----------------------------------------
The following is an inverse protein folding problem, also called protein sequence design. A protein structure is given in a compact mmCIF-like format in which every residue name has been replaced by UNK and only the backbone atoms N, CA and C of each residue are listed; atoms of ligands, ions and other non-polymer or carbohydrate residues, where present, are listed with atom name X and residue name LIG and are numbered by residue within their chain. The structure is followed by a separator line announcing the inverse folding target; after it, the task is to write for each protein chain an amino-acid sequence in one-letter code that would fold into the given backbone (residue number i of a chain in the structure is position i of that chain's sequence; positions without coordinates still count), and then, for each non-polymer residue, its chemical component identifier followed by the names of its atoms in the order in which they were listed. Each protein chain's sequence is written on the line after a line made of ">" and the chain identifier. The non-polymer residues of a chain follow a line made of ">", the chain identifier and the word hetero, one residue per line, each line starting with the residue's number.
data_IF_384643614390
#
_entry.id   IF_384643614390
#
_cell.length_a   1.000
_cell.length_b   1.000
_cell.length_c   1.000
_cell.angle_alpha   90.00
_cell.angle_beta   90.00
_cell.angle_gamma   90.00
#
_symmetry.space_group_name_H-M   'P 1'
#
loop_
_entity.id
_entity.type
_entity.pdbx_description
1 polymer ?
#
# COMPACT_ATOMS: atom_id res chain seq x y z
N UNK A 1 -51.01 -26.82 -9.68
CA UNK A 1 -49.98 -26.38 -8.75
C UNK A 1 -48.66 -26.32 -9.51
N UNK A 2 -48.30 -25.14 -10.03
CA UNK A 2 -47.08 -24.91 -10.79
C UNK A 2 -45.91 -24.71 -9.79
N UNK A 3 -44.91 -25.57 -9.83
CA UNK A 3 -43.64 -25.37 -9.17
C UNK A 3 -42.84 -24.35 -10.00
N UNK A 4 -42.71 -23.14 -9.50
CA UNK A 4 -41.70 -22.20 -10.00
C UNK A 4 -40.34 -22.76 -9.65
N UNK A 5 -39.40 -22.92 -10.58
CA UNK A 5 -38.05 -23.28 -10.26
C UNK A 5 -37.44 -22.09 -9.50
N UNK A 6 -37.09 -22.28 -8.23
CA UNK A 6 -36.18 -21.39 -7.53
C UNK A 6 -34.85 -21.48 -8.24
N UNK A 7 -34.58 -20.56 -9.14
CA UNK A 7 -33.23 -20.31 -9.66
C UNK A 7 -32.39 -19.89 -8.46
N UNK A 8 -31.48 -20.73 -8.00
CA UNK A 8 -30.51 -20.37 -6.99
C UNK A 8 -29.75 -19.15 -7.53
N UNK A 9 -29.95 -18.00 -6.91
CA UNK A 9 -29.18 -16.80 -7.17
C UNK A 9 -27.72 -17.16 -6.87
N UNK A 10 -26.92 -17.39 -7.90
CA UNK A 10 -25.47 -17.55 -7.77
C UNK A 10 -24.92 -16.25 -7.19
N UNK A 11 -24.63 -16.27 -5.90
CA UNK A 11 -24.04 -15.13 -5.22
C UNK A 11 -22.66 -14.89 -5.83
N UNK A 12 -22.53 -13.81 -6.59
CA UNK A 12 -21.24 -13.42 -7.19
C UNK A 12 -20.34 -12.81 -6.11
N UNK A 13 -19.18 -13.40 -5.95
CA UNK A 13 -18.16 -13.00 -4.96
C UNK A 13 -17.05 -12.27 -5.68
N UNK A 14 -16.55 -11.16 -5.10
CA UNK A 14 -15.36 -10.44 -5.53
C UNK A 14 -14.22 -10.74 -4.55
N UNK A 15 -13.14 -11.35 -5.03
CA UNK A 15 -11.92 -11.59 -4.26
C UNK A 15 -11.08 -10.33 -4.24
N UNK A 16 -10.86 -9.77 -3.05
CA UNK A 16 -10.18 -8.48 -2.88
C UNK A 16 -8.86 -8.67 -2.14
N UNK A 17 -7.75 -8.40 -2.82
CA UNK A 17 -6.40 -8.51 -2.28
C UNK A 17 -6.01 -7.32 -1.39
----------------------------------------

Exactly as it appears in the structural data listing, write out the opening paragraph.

The following is an inverse protein folding problem, also called protein sequence design. A protein structure is given in a compact mmCIF-like format in which every residue name has been replaced by UNK and only the backbone atoms N, CA and C of each residue are listed; atoms of ligands, ions and other non-polymer or carbohydrate residues, where present, are listed with atom name X and residue name LIG and are numbered by residue within their chain. The structure is followed by a separator line announcing the inverse folding target; after it, the task is to write for each protein chain an amino-acid sequence in one-letter code that would fold into the given backbone (residue number i of a chain in the structure is position i of that chain's sequence; positions without coordinates still count), and then, for each non-polymer residue, its chemical component identifier followed by the names of its atoms in the order in which they were listed. Each protein chain's sequence is written on the line after a line made of ">" and the chain identifier. The non-polymer residues of a chain follow a line made of ">", the chain identifier and the word hetero, one residue per line, each line starting with the residue's number.